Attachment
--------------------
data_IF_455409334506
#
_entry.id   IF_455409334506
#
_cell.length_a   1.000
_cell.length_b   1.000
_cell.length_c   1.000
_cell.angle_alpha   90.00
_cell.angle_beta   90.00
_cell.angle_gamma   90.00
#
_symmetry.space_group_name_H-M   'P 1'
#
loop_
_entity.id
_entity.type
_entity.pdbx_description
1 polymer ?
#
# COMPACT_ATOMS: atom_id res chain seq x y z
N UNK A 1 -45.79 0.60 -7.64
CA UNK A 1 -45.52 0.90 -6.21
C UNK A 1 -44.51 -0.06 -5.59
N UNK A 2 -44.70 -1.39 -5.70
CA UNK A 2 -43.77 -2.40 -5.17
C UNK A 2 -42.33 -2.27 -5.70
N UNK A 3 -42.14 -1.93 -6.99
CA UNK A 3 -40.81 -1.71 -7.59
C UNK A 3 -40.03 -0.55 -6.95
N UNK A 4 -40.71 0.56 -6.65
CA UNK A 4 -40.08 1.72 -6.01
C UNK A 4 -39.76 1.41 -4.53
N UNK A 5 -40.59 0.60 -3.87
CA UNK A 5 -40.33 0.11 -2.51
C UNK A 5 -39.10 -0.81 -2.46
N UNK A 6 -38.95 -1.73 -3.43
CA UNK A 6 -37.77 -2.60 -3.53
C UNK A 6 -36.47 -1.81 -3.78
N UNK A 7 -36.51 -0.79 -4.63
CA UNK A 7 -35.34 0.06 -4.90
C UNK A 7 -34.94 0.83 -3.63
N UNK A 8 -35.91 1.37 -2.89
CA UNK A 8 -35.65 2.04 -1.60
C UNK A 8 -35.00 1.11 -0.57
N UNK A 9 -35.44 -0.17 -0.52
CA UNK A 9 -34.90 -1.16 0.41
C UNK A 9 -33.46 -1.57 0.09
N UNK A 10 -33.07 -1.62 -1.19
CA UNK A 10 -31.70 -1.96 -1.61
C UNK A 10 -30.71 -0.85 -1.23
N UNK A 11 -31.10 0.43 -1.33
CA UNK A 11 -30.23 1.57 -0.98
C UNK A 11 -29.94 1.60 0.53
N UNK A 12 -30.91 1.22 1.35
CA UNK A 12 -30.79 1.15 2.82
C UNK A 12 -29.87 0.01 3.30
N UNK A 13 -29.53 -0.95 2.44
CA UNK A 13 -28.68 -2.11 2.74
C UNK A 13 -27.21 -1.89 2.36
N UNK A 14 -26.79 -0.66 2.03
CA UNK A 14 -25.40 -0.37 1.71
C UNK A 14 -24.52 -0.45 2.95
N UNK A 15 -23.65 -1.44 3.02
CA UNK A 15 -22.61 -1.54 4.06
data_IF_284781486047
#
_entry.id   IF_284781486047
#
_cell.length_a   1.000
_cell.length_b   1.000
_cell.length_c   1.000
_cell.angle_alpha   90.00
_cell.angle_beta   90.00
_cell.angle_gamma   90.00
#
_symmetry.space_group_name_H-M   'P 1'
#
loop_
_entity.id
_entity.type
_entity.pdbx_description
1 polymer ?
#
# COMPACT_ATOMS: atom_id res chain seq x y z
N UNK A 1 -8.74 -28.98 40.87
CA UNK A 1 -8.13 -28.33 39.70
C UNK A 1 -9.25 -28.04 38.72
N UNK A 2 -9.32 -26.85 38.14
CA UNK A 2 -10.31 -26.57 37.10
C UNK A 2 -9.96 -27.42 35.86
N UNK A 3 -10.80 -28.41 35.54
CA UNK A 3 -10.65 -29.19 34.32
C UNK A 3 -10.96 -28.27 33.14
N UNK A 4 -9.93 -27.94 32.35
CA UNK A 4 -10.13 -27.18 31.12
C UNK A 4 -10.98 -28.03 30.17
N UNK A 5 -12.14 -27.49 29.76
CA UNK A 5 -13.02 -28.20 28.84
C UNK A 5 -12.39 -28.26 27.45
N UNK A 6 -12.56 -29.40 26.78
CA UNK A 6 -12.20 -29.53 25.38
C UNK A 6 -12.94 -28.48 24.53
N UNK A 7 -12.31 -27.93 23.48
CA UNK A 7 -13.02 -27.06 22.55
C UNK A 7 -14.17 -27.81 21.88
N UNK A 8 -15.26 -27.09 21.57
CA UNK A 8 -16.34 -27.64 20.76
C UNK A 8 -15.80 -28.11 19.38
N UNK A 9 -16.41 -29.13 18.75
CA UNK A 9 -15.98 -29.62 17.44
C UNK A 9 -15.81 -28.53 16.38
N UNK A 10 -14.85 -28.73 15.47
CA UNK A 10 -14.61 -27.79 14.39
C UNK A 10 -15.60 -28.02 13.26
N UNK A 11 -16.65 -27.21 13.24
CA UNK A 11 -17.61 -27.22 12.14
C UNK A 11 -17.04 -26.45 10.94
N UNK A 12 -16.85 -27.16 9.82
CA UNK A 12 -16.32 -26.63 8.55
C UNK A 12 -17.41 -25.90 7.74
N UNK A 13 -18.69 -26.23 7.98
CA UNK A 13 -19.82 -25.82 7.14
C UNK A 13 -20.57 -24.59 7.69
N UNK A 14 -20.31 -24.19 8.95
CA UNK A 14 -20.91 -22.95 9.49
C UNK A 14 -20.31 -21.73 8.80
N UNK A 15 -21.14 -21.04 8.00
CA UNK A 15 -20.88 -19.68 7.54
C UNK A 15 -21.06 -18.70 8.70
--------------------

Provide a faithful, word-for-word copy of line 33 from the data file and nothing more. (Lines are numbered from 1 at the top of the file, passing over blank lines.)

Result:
N UNK A 5 -40.59 0.60 -3.87